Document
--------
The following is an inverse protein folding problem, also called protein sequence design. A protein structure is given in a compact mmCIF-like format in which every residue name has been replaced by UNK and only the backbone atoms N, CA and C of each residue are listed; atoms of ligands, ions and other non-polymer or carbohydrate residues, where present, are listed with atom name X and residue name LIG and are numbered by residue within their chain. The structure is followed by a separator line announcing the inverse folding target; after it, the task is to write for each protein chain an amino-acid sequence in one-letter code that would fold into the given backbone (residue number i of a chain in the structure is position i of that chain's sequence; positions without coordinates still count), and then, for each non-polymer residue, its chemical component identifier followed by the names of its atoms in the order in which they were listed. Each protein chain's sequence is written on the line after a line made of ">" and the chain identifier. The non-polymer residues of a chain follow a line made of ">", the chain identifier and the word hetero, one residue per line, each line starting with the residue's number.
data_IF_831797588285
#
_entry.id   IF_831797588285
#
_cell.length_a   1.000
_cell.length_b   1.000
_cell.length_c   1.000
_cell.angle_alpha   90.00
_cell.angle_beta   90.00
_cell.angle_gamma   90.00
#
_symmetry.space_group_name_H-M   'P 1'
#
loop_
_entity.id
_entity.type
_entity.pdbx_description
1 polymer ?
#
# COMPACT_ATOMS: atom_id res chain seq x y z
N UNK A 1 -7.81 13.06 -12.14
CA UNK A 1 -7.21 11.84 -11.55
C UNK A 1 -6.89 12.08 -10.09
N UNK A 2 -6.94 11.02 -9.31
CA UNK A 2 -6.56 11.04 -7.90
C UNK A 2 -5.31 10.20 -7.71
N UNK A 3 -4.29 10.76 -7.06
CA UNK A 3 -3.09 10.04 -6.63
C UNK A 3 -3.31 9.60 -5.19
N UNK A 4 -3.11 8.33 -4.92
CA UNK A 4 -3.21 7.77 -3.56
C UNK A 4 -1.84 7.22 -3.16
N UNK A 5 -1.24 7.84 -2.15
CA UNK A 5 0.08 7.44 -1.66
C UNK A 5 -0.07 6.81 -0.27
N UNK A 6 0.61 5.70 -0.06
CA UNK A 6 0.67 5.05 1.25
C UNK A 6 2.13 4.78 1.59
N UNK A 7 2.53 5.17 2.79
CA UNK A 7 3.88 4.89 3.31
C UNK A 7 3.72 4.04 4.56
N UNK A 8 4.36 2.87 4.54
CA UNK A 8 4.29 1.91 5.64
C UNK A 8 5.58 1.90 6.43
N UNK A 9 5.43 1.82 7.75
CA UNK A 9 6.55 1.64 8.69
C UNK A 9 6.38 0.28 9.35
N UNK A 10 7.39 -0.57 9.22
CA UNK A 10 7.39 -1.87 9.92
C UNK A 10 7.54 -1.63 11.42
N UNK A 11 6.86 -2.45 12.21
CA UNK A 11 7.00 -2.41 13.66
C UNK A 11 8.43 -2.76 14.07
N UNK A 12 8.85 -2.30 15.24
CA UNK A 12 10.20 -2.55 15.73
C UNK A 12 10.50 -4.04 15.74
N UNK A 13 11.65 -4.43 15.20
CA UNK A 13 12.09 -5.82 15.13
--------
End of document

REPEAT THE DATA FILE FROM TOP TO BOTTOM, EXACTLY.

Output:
The following is an inverse protein folding problem, also called protein sequence design. A protein structure is given in a compact mmCIF-like format in which every residue name has been replaced by UNK and only the backbone atoms N, CA and C of each residue are listed; atoms of ligands, ions and other non-polymer or carbohydrate residues, where present, are listed with atom name X and residue name LIG and are numbered by residue within their chain. The structure is followed by a separator line announcing the inverse folding target; after it, the task is to write for each protein chain an amino-acid sequence in one-letter code that would fold into the given backbone (residue number i of a chain in the structure is position i of that chain's sequence; positions without coordinates still count), and then, for each non-polymer residue, its chemical component identifier followed by the names of its atoms in the order in which they were listed. Each protein chain's sequence is written on the line after a line made of ">" and the chain identifier. The non-polymer residues of a chain follow a line made of ">", the chain identifier and the word hetero, one residue per line, each line starting with the residue's number.
data_IF_831797588285
#
_entry.id   IF_831797588285
#
_cell.length_a   1.000
_cell.length_b   1.000
_cell.length_c   1.000
_cell.angle_alpha   90.00
_cell.angle_beta   90.00
_cell.angle_gamma   90.00
#
_symmetry.space_group_name_H-M   'P 1'
#
loop_
_entity.id
_entity.type
_entity.pdbx_description
1 polymer ?
#
# COMPACT_ATOMS: atom_id res chain seq x y z
N UNK A 1 -7.81 13.06 -12.14
CA UNK A 1 -7.21 11.84 -11.55
C UNK A 1 -6.89 12.08 -10.09
N UNK A 2 -6.94 11.02 -9.31
CA UNK A 2 -6.56 11.04 -7.90
C UNK A 2 -5.31 10.20 -7.71
N UNK A 3 -4.29 10.76 -7.06
CA UNK A 3 -3.09 10.04 -6.63
C UNK A 3 -3.31 9.60 -5.19
N UNK A 4 -3.11 8.33 -4.92
CA UNK A 4 -3.21 7.77 -3.56
C UNK A 4 -1.84 7.22 -3.16
N UNK A 5 -1.24 7.84 -2.15
CA UNK A 5 0.08 7.44 -1.66
C UNK A 5 -0.07 6.81 -0.27
N UNK A 6 0.61 5.70 -0.06
CA UNK A 6 0.67 5.05 1.25
C UNK A 6 2.13 4.78 1.59
N UNK A 7 2.53 5.17 2.79
CA UNK A 7 3.88 4.89 3.31
C UNK A 7 3.72 4.04 4.56
N UNK A 8 4.36 2.87 4.54
CA UNK A 8 4.29 1.91 5.64
C UNK A 8 5.58 1.90 6.43
N UNK A 9 5.43 1.82 7.75
CA UNK A 9 6.55 1.64 8.69
C UNK A 9 6.38 0.28 9.35
N UNK A 10 7.39 -0.57 9.22
CA UNK A 10 7.39 -1.87 9.92
C UNK A 10 7.54 -1.63 11.42
N UNK A 11 6.86 -2.45 12.21
CA UNK A 11 7.00 -2.41 13.66
C UNK A 11 8.43 -2.76 14.07
N UNK A 12 8.85 -2.30 15.24
CA UNK A 12 10.20 -2.55 15.73
C UNK A 12 10.50 -4.04 15.74
N UNK A 13 11.65 -4.43 15.20
CA UNK A 13 12.09 -5.82 15.13